components that does not contribute to its behaviour

- Decomposed structure is not in general behaviourally

a

b

x

y

c

y

x

d

Model Adjustments

Compact language vectors

L1

L2

- Do not contain any redundant
- information in their components so that
- P B (L) = L
- Redundant information in the
- components can be removed by
- tracing shared behaviour

A non-compact language vector L = {L1,L2}

Language compensation

L

compensator

- In general, due to information lost in
- projections L B P(L)
- Lost information can recovered by
- using a compensator K such that
- L =B P(L) K
- The set of compensators for L is not
- empty and has a supremal element
- C(L) = L [B P(L) ]c

+

P3(L)

P

L

P2(L)

P1(L)

Interacting Discrete Event Systems

The model

Interaction

specification, K

- A language vector can only represent
- a set of parallel processes
- A more structured model is needed to
- represent different forms of interactions
- A general interacting discrete event
- system (IDES) can be represented as
- L= (L, K)
- whereL is a language vector and Kis
- an interacting specification language

L1

Ln

…

L

Extended operations

- Decomposition
- : L() I(): L (P(L ),C(L))
- Composition
- B : I() L(): (L,K) || Li K

composition

IDES

I()

Languages

L()

decomposition

Abstract Architectural Specifications

- Architectural specifications usually
- address each component as a whole
- rather than its internal details
- Layouts are special languages that
- can be used to describe architectural
- specifications.
- An event in a layout represent a set
- of events shared exactly by the same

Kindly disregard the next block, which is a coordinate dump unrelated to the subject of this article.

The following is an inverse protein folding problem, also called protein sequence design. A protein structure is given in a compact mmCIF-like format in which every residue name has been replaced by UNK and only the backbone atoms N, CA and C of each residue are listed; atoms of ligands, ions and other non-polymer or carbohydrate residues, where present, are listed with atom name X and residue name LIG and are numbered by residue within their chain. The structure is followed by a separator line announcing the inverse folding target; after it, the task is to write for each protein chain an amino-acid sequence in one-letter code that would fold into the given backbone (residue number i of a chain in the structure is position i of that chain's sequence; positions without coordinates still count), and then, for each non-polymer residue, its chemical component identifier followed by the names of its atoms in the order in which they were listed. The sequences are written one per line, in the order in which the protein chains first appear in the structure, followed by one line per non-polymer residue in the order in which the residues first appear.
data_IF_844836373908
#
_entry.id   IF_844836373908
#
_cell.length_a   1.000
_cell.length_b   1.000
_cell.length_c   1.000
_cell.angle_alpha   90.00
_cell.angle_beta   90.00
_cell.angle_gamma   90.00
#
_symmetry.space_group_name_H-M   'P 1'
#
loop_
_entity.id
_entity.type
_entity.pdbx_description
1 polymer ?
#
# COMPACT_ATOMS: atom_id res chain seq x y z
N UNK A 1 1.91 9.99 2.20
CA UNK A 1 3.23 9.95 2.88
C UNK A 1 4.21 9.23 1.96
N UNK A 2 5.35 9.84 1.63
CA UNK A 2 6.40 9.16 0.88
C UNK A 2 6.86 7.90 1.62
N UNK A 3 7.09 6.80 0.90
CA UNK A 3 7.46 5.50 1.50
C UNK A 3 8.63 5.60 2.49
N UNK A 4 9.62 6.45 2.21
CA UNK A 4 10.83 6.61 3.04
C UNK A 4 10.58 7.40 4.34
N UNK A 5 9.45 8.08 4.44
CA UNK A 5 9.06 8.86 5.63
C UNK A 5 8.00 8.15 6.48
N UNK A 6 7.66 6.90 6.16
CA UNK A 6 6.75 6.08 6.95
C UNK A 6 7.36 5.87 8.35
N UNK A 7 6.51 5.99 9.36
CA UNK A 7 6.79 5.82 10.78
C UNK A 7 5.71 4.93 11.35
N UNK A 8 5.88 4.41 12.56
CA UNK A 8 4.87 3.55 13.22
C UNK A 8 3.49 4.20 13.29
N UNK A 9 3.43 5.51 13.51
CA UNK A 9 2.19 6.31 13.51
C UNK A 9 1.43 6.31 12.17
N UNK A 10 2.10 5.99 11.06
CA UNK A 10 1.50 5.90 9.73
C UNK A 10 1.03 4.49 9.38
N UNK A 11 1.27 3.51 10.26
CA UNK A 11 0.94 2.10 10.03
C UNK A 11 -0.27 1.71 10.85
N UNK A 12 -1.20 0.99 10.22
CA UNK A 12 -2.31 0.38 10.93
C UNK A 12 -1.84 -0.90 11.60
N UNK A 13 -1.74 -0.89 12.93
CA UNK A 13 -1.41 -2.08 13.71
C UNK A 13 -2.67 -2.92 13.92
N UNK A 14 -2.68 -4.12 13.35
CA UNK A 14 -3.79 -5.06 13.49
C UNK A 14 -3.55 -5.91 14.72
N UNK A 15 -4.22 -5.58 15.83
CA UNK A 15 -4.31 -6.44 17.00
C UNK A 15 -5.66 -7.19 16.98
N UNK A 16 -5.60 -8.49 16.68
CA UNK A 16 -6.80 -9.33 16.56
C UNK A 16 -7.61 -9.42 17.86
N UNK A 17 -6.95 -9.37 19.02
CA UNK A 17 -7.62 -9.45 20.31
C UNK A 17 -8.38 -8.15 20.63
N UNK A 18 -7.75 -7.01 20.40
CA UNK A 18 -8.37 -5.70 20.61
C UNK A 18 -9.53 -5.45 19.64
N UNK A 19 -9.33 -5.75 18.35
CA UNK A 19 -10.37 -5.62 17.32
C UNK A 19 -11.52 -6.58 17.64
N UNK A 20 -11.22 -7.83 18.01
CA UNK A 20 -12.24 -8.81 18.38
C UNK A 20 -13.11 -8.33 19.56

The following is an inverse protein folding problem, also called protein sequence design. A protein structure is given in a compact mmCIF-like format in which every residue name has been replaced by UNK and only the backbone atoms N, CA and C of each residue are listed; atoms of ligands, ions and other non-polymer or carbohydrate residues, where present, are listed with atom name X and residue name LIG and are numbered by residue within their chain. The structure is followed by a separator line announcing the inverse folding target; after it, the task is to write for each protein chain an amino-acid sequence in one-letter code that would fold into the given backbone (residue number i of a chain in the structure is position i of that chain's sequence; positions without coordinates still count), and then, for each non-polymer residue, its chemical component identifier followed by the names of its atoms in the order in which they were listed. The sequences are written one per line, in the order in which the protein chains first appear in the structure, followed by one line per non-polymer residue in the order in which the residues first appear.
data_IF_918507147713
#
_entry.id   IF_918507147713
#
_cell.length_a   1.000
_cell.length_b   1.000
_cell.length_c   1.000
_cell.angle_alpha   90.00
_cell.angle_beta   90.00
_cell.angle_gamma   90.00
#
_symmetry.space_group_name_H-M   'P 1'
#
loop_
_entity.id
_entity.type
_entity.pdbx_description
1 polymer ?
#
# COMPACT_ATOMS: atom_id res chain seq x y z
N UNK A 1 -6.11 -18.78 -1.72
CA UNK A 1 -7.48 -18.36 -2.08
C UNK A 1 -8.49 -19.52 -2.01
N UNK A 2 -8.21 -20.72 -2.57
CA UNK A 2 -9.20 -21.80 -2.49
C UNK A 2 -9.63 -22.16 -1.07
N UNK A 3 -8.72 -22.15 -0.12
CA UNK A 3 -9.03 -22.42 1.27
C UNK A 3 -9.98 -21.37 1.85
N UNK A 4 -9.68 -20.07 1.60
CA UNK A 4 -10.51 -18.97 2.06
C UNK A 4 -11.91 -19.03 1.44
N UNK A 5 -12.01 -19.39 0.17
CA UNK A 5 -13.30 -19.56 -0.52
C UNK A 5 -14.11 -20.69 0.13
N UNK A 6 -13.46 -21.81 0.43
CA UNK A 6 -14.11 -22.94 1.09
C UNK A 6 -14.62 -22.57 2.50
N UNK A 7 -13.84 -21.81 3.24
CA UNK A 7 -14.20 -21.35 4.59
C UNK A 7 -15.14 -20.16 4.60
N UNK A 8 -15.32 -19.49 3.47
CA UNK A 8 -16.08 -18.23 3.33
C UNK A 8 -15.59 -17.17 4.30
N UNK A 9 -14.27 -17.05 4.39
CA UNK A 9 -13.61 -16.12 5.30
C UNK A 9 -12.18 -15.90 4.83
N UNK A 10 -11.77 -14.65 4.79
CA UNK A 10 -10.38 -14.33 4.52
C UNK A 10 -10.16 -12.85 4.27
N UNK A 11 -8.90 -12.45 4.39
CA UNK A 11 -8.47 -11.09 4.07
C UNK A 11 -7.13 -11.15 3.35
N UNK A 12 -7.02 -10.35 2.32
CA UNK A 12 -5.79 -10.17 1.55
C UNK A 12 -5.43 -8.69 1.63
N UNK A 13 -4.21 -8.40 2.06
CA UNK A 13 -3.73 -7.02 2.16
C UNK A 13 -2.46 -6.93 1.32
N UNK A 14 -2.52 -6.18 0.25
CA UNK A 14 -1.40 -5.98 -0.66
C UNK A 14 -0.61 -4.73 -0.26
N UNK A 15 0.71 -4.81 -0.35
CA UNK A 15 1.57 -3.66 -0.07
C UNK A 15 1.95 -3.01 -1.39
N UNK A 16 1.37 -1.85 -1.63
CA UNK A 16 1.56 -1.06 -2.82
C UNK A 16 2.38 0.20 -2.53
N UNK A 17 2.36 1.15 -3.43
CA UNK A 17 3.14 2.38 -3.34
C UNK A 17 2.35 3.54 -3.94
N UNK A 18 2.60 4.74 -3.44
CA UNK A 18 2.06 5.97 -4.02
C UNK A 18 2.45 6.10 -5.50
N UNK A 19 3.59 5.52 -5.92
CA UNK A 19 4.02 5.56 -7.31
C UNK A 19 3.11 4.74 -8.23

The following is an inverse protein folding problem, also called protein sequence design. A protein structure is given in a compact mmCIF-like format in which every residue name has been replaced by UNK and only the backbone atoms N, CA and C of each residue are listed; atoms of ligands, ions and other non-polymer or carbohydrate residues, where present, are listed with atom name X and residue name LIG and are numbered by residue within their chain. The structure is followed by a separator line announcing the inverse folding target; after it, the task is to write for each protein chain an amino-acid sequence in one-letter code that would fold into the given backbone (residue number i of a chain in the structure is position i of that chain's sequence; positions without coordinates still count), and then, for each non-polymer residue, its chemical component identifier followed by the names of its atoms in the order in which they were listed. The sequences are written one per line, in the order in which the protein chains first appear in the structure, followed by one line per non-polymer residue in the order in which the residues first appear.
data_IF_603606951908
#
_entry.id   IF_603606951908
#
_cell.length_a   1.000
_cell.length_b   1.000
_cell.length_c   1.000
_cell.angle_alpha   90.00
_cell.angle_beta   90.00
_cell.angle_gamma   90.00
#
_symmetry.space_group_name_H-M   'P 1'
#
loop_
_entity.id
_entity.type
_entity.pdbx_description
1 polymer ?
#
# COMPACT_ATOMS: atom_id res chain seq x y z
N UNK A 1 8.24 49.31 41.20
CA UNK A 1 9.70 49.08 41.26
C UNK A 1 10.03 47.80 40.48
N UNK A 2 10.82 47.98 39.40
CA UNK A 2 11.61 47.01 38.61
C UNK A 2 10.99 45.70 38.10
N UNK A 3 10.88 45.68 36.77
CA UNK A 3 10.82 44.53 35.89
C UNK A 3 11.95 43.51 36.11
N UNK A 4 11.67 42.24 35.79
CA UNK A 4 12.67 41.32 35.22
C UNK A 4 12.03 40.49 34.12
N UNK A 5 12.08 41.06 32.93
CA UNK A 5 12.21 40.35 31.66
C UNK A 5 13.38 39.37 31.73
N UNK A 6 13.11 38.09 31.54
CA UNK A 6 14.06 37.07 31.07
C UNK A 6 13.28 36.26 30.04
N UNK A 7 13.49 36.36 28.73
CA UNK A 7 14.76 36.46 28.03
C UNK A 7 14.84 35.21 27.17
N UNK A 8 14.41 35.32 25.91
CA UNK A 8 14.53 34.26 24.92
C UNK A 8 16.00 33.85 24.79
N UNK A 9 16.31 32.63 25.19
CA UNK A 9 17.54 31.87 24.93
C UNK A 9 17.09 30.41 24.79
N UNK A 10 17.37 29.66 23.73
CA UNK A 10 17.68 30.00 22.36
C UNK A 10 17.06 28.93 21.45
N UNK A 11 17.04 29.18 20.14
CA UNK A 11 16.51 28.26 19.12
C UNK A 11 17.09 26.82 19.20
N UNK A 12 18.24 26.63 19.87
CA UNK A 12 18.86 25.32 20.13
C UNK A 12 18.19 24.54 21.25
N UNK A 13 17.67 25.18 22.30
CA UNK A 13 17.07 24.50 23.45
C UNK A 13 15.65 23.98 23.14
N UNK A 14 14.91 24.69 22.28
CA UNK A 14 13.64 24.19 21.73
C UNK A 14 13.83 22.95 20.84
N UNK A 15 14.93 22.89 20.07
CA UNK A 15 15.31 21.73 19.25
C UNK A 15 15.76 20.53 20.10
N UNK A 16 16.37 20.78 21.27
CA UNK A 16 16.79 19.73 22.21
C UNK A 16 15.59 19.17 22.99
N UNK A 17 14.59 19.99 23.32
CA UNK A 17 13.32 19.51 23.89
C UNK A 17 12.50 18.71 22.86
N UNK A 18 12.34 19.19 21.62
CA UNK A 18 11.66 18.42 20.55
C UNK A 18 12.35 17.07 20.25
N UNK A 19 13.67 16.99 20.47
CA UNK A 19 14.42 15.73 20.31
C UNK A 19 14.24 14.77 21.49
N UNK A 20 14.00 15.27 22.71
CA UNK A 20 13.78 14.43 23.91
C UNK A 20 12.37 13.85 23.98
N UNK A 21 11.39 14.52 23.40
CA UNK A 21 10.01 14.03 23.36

- set of components
- Many standard operations can be
- represented by layouts

1- 2

2- 1

1 2

u

v

x

K

L1

Ln

u

v

x

x

u

u,v,x

u

v

u

v

v

x

v

Sync product

Refinement

Catenation

Interleaving

Multilevel Interaction Specifications

- Practical systems usually
- organized in a hierarchical scheme
- A multilevel process space can be
- formally represented by a set of
- alphabet impeded into a tree
- A multilevel IDES can then be
- defined where the interaction
- specification is distributed over a
- multilevel process space

Two way conversion

- A multilevel interaction specification
- can be converted to flat interaction
- specification.
- A flat interaction specification can be
- converted to a multilevel matching a
- given multilevel process space

K21

K

K12

K11

L1

L2

L3

L1

L2

L3

Abstractions in Process Space

Direct and Indirect abstractions

- Abstraction provides a simpler
- representation of the system that
- preserves its behaviour
- In IDES, the interaction spec.
- is an abstraction of the system
- An abstraction L` of a system L
- should retain enough information
- such that for a given property P
- L` P L P
- If L` does not satisfy P it is then
- refined until a proper abstraction is
- found to confirm the test